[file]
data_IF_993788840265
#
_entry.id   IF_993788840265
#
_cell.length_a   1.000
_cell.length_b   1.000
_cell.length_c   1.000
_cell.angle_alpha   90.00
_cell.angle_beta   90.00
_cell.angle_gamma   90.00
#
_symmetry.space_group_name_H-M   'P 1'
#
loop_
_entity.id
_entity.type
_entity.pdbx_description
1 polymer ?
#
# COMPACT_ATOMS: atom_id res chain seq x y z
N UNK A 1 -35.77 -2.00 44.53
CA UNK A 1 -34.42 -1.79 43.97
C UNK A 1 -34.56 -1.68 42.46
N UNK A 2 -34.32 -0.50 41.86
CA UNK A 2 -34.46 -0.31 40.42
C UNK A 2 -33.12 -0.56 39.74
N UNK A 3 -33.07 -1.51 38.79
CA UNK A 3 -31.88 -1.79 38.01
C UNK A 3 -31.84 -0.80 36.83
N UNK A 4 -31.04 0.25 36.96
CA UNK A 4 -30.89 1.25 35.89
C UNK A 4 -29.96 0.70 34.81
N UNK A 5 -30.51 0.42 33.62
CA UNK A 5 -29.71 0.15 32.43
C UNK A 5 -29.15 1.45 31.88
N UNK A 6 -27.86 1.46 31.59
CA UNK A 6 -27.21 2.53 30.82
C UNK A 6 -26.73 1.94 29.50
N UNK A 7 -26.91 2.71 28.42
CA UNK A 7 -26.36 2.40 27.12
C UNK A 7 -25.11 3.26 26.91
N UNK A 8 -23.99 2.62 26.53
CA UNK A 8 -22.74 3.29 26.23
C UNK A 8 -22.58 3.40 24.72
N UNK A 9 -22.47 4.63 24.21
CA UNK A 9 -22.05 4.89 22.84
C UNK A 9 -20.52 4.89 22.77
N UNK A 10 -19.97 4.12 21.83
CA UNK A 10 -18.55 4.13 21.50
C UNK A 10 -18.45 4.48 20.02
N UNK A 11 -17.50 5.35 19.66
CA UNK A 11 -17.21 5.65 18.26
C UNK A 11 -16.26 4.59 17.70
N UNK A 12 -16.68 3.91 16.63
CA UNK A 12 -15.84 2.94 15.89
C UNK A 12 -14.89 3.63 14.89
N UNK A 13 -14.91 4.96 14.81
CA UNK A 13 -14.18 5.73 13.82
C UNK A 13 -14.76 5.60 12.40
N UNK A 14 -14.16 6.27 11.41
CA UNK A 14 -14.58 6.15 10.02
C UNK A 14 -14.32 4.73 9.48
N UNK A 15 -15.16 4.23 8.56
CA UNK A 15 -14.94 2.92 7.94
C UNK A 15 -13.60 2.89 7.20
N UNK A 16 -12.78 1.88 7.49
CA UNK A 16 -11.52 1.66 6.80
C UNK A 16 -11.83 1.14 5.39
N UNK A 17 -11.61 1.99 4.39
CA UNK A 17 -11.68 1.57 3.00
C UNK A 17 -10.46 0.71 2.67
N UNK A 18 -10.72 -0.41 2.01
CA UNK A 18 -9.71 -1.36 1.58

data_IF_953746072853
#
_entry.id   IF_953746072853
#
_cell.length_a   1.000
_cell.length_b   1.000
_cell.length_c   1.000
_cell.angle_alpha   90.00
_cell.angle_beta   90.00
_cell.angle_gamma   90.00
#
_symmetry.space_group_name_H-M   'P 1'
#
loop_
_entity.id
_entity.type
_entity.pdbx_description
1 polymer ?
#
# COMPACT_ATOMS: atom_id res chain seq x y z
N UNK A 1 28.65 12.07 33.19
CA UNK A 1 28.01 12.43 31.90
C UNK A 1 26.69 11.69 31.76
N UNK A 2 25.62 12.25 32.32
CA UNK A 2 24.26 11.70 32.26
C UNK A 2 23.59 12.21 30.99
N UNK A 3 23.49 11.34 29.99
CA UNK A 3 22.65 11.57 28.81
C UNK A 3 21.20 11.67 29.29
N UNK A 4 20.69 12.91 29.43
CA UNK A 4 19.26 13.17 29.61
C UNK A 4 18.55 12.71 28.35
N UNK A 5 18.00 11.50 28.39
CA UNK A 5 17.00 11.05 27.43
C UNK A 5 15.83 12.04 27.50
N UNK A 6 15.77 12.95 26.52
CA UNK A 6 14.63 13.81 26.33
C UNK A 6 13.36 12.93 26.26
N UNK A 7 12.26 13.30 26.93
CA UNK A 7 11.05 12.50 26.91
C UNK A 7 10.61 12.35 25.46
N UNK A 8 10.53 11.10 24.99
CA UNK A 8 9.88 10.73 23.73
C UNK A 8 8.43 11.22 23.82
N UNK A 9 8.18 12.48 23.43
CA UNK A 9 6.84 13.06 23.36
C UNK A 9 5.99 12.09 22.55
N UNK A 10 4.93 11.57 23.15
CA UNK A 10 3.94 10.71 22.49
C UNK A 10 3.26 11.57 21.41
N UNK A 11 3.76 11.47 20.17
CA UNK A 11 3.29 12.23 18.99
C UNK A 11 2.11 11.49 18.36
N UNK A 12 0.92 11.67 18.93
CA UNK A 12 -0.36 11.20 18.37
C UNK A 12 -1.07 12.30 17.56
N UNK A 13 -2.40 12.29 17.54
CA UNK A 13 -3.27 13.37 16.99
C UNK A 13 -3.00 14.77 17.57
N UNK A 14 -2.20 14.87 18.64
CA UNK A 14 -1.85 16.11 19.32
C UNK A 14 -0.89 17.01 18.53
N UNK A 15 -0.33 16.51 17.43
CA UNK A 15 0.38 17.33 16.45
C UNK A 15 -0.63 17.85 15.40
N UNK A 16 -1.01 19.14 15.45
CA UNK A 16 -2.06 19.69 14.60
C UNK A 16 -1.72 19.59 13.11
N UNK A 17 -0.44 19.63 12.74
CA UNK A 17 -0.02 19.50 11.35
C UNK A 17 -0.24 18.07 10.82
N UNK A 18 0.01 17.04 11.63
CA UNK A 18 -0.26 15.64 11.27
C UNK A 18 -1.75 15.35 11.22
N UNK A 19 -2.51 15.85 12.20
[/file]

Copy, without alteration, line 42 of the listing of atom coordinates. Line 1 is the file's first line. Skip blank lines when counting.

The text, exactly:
N UNK A 8 -23.99 2.62 26.53